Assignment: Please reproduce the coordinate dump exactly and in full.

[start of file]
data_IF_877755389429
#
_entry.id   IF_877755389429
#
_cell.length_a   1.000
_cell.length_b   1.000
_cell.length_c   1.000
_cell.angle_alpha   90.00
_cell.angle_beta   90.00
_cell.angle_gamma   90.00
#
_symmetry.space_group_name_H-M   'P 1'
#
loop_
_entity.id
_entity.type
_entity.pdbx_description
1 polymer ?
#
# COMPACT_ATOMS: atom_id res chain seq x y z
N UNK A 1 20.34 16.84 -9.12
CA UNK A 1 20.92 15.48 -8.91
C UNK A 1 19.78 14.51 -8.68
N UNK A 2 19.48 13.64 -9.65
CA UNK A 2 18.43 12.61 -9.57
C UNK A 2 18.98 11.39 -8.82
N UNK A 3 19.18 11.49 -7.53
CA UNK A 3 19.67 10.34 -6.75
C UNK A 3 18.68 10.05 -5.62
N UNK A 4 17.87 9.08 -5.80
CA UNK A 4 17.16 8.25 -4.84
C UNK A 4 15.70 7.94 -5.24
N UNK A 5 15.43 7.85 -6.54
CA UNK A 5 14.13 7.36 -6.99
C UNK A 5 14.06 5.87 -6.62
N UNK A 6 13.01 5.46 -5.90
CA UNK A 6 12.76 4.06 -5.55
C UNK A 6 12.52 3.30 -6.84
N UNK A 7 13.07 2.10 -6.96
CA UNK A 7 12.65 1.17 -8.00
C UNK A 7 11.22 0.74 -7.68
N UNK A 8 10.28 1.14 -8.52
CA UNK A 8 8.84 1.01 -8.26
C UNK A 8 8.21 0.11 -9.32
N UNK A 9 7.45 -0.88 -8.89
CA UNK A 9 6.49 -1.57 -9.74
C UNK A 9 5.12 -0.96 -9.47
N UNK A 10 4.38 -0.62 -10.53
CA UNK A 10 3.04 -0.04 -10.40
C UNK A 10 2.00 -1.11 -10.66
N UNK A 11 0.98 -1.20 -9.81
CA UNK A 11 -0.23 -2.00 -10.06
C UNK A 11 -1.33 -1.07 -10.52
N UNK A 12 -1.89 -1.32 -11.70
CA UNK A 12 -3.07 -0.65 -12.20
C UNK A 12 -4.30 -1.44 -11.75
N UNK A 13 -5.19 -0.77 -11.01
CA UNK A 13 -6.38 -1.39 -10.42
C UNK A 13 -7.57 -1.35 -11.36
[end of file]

data_IF_877755389429
#
_entry.id   IF_877755389429
#
_cell.length_a   1.000
_cell.length_b   1.000
_cell.length_c   1.000
_cell.angle_alpha   90.00
_cell.angle_beta   90.00
_cell.angle_gamma   90.00
#
_symmetry.space_group_name_H-M   'P 1'
#
loop_
_entity.id
_entity.type
_entity.pdbx_description
1 polymer ?
#
# COMPACT_ATOMS: atom_id res chain seq x y z
N UNK A 1 20.34 16.84 -9.12
CA UNK A 1 20.92 15.48 -8.91
C UNK A 1 19.78 14.51 -8.68
N UNK A 2 19.48 13.64 -9.65
CA UNK A 2 18.43 12.61 -9.57
C UNK A 2 18.98 11.39 -8.82
N UNK A 3 19.18 11.49 -7.53
CA UNK A 3 19.67 10.34 -6.75
C UNK A 3 18.68 10.05 -5.62
N UNK A 4 17.87 9.08 -5.80
CA UNK A 4 17.16 8.25 -4.84
C UNK A 4 15.70 7.94 -5.24
N UNK A 5 15.43 7.85 -6.54
CA UNK A 5 14.13 7.36 -6.99
C UNK A 5 14.06 5.87 -6.62
N UNK A 6 13.01 5.46 -5.90
CA UNK A 6 12.76 4.06 -5.55
C UNK A 6 12.52 3.30 -6.84
N UNK A 7 13.07 2.10 -6.96
CA UNK A 7 12.65 1.17 -8.00
C UNK A 7 11.22 0.74 -7.68
N UNK A 8 10.28 1.14 -8.52
CA UNK A 8 8.84 1.01 -8.26
C UNK A 8 8.21 0.11 -9.32
N UNK A 9 7.45 -0.88 -8.89
CA UNK A 9 6.49 -1.57 -9.74
C UNK A 9 5.12 -0.96 -9.47
N UNK A 10 4.38 -0.62 -10.53
CA UNK A 10 3.04 -0.04 -10.40
C UNK A 10 2.00 -1.11 -10.66
N UNK A 11 0.98 -1.20 -9.81
CA UNK A 11 -0.23 -2.00 -10.06
C UNK A 11 -1.33 -1.07 -10.52
N UNK A 12 -1.89 -1.32 -11.70
CA UNK A 12 -3.07 -0.65 -12.20
C UNK A 12 -4.30 -1.44 -11.75
N UNK A 13 -5.19 -0.77 -11.01
CA UNK A 13 -6.38 -1.39 -10.42
C UNK A 13 -7.57 -1.35 -11.36